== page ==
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debating on our new guitarist

Discussion in 'Band Management [BG]' started by spacerust, Jun 4, 2012.

  1. spacerust


    Feb 9, 2010
    South Texas
    Our band is an oldies rock n roll band that has established ourselves and everything is on the up and up. Now our current lead guitarist is raw but played with more feel and tried to stay true to the song. We decided to bring in an experienced lead and he's awesome and really added something to our lead parts but we didn't feel like a band. His first gig with us this last weekend went well but it seems more like a gun for hire. he's older and i think took away from our mojo, if that makes sense. Now we are debating whether to keep him our not. He's been wanting to pay with us because in our location no one plays what we play so we have the niche. W play oldies but our lead singers are both young, male and female, and that s what gets the attention is there youth. We felt like every other band I've seen with the new guy. It was my idea to bring him in since I've played with before at church but this is a while different thing. He easily is the best musician if he stays and can teach us from his experience and music degree but without him i think we were a little more real and raw. We don't have a problem getting gigs...we are booked all the way through August and we are playing a big community festival and im not sure what we should do. Any suggestions as to how to evaluate the situation?
  2. greggster59


    Oct 31, 2006
    New Jersey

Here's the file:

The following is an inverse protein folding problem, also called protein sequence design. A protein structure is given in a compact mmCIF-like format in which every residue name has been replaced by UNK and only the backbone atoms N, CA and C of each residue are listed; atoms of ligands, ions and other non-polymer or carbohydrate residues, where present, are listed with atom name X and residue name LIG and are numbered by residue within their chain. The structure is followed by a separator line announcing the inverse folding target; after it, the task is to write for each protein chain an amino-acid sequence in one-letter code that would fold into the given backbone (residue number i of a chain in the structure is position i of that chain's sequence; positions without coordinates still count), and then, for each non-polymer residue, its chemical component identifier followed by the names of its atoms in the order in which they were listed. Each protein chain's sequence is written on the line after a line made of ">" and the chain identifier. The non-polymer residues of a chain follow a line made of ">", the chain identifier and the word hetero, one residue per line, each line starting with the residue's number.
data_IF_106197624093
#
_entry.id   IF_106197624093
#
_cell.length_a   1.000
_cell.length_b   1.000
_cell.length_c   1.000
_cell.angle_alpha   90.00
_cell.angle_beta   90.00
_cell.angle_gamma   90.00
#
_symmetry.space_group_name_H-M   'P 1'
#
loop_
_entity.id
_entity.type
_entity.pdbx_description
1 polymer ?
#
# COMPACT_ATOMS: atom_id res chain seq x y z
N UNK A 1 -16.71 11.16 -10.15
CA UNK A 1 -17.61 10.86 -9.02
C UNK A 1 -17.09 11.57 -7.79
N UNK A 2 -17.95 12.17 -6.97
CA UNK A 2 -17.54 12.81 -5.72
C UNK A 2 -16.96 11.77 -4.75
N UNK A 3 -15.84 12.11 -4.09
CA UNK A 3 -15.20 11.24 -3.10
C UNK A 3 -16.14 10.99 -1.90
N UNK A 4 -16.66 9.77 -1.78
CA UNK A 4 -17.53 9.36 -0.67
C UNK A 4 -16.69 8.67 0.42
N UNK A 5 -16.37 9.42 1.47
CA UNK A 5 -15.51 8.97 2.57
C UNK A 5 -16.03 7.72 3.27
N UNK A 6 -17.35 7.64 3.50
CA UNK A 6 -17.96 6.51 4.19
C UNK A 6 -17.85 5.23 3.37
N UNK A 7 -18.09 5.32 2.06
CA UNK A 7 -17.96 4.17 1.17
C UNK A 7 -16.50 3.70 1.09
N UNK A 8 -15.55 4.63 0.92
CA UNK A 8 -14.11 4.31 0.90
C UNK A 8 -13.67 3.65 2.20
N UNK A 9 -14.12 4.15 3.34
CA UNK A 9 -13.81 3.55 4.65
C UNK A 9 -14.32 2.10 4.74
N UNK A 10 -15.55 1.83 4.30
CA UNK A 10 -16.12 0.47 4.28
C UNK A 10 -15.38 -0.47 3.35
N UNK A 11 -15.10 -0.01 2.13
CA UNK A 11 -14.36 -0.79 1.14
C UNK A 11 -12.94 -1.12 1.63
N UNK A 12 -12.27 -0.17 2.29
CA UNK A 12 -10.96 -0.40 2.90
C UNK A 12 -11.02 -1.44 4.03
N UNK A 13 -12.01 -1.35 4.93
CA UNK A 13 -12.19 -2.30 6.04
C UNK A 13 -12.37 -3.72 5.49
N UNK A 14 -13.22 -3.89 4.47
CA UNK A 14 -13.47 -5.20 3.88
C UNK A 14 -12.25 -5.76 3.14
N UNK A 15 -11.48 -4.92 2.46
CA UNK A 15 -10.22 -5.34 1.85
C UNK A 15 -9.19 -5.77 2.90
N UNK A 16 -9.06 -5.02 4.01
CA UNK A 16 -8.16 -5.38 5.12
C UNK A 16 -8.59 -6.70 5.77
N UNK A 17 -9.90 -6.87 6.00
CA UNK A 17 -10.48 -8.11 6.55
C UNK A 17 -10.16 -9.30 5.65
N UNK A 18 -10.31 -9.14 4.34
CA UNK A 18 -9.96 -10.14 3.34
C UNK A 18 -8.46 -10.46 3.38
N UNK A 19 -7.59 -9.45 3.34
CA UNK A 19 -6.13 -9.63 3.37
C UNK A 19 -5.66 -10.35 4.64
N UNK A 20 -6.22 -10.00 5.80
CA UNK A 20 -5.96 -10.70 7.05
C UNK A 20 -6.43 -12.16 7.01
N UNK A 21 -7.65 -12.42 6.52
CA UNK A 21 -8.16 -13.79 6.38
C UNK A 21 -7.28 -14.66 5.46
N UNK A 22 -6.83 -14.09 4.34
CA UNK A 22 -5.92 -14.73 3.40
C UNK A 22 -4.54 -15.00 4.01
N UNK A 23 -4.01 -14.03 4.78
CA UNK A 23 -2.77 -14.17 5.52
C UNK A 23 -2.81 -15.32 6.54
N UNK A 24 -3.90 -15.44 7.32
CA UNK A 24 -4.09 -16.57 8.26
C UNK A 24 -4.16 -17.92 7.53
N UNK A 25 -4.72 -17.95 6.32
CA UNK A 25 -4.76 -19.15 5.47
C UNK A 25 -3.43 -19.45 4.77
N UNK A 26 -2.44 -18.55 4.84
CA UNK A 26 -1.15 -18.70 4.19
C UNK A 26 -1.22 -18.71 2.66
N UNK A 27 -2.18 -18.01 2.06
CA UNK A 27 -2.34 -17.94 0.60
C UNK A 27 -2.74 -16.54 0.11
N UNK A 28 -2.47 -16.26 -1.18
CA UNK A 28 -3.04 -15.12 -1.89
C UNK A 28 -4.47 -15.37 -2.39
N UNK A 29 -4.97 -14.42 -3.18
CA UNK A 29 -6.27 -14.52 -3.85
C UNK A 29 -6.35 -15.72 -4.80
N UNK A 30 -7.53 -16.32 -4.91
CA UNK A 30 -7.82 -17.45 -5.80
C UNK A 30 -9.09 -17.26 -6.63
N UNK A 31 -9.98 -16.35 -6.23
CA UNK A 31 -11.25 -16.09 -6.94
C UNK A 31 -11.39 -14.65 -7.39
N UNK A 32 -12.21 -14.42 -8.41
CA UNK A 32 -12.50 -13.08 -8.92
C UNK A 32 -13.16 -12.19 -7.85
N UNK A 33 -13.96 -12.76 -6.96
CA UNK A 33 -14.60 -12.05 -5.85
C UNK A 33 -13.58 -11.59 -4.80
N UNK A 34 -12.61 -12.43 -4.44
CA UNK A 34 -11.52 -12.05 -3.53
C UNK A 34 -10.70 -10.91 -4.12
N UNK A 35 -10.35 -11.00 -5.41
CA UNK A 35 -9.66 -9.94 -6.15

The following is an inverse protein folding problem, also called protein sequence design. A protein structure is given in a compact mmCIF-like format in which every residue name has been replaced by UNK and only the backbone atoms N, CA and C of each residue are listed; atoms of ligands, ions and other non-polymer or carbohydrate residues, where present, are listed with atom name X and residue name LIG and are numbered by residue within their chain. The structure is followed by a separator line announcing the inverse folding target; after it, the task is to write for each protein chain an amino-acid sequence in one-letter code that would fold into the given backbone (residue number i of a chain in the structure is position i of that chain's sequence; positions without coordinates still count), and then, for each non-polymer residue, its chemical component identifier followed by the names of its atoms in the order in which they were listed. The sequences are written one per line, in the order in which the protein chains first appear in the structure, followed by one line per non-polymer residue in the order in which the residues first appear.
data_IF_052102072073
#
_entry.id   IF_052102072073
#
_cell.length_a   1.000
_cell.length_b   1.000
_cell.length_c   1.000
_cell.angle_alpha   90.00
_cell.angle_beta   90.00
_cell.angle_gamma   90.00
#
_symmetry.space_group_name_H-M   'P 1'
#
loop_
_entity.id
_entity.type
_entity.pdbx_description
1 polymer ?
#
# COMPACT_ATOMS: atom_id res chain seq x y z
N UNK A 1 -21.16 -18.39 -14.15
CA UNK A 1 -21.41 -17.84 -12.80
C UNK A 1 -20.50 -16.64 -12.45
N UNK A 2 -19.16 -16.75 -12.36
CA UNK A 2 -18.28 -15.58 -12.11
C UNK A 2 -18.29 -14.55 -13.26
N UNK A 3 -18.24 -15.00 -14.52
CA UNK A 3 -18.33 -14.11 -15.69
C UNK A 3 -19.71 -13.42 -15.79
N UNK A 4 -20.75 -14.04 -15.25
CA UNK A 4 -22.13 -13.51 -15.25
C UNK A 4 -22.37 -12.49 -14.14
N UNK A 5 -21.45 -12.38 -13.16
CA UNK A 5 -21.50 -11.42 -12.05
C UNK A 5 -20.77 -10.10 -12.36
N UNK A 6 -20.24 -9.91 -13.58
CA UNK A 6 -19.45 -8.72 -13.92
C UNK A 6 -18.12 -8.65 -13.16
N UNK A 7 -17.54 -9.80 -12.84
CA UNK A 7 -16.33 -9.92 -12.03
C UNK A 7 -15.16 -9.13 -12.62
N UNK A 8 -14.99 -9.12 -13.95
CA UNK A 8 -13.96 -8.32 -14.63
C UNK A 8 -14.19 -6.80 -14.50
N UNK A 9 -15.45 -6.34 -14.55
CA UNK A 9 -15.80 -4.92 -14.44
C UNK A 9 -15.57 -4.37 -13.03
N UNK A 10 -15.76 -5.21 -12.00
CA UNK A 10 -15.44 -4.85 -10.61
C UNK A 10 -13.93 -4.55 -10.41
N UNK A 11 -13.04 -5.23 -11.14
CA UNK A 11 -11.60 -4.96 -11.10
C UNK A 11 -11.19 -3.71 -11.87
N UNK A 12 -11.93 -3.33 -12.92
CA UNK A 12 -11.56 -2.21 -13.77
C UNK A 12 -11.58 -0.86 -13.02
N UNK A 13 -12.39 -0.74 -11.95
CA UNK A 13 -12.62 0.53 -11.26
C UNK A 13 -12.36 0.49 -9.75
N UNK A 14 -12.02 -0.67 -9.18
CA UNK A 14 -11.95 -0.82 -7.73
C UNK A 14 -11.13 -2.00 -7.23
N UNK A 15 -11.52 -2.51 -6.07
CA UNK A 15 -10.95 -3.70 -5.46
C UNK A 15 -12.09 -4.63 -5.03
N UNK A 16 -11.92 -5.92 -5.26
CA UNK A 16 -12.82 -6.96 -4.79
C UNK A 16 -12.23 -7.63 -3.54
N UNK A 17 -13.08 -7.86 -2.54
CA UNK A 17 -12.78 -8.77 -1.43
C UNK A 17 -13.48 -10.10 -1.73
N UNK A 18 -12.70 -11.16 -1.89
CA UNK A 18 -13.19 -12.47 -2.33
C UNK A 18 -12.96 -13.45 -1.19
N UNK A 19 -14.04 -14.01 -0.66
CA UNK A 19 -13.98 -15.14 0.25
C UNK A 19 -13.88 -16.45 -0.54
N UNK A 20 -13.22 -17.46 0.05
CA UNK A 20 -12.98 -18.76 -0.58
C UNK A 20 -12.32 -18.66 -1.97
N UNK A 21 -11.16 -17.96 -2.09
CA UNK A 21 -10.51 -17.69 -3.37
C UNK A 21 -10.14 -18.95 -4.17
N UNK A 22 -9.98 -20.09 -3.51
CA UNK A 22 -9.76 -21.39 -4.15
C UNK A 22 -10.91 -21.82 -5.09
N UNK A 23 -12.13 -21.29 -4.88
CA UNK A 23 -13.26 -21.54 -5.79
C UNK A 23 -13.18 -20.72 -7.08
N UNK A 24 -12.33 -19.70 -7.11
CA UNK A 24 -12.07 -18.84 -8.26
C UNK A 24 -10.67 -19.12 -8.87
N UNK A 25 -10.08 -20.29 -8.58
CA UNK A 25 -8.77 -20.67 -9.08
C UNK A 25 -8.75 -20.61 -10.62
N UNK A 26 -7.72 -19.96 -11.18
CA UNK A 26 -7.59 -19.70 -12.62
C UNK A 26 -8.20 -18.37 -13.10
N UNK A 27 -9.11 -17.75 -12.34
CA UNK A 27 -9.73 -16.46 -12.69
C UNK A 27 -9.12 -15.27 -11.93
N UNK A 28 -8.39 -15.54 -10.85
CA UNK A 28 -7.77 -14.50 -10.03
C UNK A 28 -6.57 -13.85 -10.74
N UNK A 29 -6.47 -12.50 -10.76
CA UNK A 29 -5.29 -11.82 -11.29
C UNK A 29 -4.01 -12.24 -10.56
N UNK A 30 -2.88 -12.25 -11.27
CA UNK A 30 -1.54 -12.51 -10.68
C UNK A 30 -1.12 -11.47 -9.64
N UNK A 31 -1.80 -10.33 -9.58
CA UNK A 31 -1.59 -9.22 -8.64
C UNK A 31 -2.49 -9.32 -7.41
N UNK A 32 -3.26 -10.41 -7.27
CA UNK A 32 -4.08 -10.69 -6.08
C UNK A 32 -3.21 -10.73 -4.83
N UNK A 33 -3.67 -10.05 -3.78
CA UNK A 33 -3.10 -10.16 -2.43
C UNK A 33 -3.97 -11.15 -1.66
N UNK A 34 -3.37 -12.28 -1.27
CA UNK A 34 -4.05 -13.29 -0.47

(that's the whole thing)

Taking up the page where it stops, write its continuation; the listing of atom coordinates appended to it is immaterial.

It sounds like you're happy with the guy's skill and experience and that he's happy to have the gig. Sometimes it takes a while for someone to blend in well with an established band.

    If the vibe is wrong, that's another thing. But, if you think you can learn something by being around him then why not just see how things go for a while before making a decision.
  3. smogg


    Mar 27, 2007
    NPR, Florida
    I'm not crazy, I'm just a little unwell
    Did you can the original guitarist for the new guy? If so, to bad so sad. If not why not use them both and let the older guitarist help you all become better musicians.
  4. DiabolusInMusic

    DiabolusInMusic Functionless Art is Merely Tolerated Vandalism

    If you don't need him don't keep him. I am a firm believer in trio's... pay goes 3 ways!

    If he is money well spent keep him around, you could always keep him on as a hired gun, just call him when you need him, he doesn't have to be a full paid member to ply with you. He just deserves his pay, whatever it may be.
  5. spacerust


    Feb 9, 2010
    South Texas